Articles Posted in Environmental Law

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In this appeal, the issue presented for the New Mexico Supreme Court's review centered on the scope of the New Mexico State Engineer’s regulatory authority over use of surface water in New Mexico when it has been diverted from the Animas River into an acequia in Colorado and accessed from that ditch by Petitioners and others in New Mexico. After review, the Court rejected petitioners’ arguments that the State Engineer lacked statutory authority over waters initially diverted outside of New Mexico and had no jurisdiction to enjoin petitioners from irrigating an area of farmland not subject to an existing adjudicated water right or a permit from the State Engineer. The Court held that the State Engineer was authorized by New Mexico law to require a permit for new, expanded, or modified use of this water and to enjoin any unlawful diversion. View "State Engineer v. Diamond K Bar Ranch, LLC" on Justia Law

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Horace Bounds farmed in the Mimbres basin. Along with the New Mexico Farm and Livestock Bureau, Petitioners brought a facial constitutional challenge against the New Mexico Domestic Well Statute (DWS). Petitioners contended that the DWS violated the New Mexico constitutional doctrine of prior appropriation as well as due process of law. Petitioners' won at the district court level, but not at the Court of Appeals. Agreeing with the substance of the appellate court's opinion, the Supreme Court affirmed, holding the DWS does not violate either the doctrine of prior appropriation set forth in the New Mexico Constitution or the guarantees of due process of law. View "Bounds v. State ex rel. D'Antonio" on Justia Law

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This appeal concerned the construction of a single word, "sudden," within a pollution exclusion clause in a series of liability insurance policies barring coverage for certain damages unless the events causing those damages were "sudden and accidental" (an issue of first impression in New Mexico). Concluding that "sudden" lacks a single clear meaning, the Supreme Court reversed the Court of Appeals' holding that the word unambiguously signifies "quick, abrupt, or a temporarily short period of time. . . .Under well-established principles of insurance law," the Court construed this ambiguity in favor of the insured, Petitioner United Nuclear Corporation, and interpreted the term "sudden" in the insurance policies at issue in this dispute to mean "unexpected." the case was remanded to the district court for further proceedings. View "United Nuclear Corp. v. Allstate Ins. Co." on Justia Law

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The issue on appeal before the Supreme Court in this case was whether NMSA 1978, Section 72-2-9.1 (2003), provided a constitutional delegation of authority for the Office of the State Engineer to adopt new regulations to administer water resources according to administrative interim priority determinations based on a number of factors. The district court and Court of Appeals concluded that it did not and that the State Engineer’s lawful authority to supervise water allocations could be exercised only on the basis of licenses issued by the State Engineer and adjudications in court. Upon review, the Supreme Court reversed and held that the Legislature delegated lawful authority to the State Engineer to promulgate the challenged water administration regulations. Furthermore, the Court held that the regulations were not unconstitutional on separation of powers, due process, or vagueness grounds. View "Tri-State Generation & Transmission Assn., Inc. v. D'Antonio" on Justia Law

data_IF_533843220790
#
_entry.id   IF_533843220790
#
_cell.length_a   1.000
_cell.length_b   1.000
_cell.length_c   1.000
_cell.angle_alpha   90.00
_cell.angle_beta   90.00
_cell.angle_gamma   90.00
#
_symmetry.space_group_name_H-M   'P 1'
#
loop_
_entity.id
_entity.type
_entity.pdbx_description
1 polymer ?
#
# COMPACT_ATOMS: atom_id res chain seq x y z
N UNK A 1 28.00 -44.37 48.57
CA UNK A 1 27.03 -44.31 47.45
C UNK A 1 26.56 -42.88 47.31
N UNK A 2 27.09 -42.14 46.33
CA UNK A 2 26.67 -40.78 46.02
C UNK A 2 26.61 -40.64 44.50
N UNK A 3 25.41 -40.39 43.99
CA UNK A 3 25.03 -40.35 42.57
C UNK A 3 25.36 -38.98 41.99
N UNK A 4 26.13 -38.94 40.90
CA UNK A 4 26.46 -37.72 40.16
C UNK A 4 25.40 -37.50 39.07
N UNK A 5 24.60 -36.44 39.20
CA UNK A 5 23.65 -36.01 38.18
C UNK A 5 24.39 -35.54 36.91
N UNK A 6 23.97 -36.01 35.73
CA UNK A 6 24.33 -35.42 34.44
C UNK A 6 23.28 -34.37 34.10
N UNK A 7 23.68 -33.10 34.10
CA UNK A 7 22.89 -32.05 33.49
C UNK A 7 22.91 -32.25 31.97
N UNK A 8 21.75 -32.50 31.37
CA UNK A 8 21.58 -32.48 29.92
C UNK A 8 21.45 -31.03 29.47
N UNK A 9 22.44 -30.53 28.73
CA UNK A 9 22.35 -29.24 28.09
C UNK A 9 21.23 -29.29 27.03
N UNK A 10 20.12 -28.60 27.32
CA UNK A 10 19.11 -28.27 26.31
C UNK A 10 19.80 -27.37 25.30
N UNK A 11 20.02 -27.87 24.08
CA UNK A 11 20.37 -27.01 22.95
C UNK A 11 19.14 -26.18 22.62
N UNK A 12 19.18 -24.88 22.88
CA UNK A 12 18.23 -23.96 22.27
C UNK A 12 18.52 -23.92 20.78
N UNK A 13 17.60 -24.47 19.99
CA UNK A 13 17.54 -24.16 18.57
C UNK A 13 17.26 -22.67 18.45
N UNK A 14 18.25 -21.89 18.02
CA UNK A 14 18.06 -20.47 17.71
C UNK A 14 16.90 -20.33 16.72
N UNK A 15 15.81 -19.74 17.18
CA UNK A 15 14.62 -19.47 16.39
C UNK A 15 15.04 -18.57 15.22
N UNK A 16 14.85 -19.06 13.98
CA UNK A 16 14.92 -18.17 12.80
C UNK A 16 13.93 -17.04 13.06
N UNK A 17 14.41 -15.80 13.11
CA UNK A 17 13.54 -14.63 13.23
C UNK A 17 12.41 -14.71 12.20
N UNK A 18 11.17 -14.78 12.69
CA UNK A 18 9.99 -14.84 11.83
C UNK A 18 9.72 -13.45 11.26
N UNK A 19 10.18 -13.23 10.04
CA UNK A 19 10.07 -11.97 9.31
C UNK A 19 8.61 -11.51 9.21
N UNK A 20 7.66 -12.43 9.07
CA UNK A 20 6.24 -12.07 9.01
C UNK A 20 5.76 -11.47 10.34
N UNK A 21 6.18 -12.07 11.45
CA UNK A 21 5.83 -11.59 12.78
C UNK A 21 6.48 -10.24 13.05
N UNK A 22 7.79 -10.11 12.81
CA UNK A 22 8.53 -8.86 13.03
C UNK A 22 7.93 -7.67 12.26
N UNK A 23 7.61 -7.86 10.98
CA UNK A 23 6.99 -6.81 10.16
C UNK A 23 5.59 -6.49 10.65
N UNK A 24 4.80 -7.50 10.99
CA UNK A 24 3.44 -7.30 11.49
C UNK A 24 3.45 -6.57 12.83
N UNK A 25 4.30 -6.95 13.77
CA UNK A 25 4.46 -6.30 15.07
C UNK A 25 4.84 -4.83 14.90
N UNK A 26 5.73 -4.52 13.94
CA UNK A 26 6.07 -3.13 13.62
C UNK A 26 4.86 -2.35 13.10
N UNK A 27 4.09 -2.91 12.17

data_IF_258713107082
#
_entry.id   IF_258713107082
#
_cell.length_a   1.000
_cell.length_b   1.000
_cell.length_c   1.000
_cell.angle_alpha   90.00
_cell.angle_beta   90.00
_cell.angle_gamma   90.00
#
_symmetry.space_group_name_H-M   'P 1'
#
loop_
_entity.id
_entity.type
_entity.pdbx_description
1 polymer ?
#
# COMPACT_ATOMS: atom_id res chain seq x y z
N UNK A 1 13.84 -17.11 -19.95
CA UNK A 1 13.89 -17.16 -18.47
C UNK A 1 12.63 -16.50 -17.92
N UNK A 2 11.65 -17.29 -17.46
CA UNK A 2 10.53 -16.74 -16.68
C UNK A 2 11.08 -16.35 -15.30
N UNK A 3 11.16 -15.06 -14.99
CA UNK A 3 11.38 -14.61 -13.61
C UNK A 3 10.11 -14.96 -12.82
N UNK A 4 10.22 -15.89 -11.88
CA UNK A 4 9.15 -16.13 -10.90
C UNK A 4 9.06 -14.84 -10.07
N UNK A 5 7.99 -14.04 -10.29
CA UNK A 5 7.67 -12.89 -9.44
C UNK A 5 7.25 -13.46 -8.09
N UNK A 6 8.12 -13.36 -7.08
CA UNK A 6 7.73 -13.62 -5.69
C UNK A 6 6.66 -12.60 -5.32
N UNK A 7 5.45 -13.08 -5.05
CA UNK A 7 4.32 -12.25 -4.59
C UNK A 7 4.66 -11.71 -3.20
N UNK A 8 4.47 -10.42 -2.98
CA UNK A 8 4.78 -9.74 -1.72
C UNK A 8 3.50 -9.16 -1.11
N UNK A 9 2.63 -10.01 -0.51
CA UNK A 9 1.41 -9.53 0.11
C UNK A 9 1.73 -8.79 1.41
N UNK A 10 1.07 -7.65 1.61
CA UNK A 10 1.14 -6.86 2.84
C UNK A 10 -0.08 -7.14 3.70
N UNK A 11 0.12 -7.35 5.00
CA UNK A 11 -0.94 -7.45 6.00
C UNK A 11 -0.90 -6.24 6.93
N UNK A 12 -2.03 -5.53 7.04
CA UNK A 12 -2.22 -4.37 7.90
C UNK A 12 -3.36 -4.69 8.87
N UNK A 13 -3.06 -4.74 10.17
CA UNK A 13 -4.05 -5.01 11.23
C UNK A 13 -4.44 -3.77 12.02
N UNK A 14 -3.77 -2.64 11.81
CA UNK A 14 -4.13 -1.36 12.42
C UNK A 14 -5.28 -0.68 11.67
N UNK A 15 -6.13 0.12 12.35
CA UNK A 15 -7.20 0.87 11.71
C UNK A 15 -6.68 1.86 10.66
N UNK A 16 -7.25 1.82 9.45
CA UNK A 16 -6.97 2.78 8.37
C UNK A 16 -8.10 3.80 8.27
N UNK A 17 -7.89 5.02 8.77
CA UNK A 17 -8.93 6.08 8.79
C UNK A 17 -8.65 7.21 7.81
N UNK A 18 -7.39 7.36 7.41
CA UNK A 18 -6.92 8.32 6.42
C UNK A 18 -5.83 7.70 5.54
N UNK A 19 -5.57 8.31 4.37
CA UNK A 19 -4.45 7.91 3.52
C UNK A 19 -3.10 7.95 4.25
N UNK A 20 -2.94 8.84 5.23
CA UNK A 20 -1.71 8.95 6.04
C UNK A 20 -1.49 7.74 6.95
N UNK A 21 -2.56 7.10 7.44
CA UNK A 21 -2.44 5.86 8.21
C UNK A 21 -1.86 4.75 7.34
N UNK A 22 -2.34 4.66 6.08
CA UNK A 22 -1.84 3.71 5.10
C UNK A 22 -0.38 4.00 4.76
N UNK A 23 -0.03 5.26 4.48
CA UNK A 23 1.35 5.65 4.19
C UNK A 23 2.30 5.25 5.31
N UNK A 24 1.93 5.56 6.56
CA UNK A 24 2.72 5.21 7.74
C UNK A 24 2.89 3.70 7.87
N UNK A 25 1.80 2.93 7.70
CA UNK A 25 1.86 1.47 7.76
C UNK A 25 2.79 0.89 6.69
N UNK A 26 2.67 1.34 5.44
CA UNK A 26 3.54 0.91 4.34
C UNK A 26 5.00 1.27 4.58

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The Supreme Court addressed the question of what level of participation in an administrative rule-making proceeding gives a participant the right to defend that new rule in an appellate court during a subsequent appeal. Each of the four petitions for writs of superintending control stemmed from an appeal of a decision made by one of two administrative agencies, the New Mexico Environmental Improvement Board (EIB) or the New Mexico Water Quality Control Commission (WQCC). Those petitions arose from appeals of administrative rule makings: one appeal challenging rules adopted by EIB and the other challenging rules adopted by WQCC. The Court of Appeals denied appellee status to all four Petitioners, and the Petitioners requested that the Supreme Court issue writs of superintending control to overturn those rulings. The Court consolidated the four petitions and, after hearing oral arguments, issued the writs requested by three of the Petitioners while rejecting the fourth: "[b]eyond the party initiating the proceeding, [the Court] need only decide in this case whether participants who have presented technical testimony are 'parties' to an appeal as contemplated under [New Mexico] rules. [The Court concluded] that they are." [Petitioners] were not just participants who happened to be recognized as parties by EIB and WQCC. Rather, each participated in the rule-making proceedings in a legally significant manner. Each was required to file advance notice of participation, naming their witnesses and the witnesses' qualifications, and each was required to satisfy other prerequisites to their testimony. In addition, Petitioners contributed the kind of evidence that directly informed the inquiries made by EIB and WQCC in making their final decisions. Thus, the Court concluded that the requirements imposed upon Petitioners afforded them a right to defend their positions as parties on appeal. View "New Energy Economy Inc. v. Vanzi" on Justia Law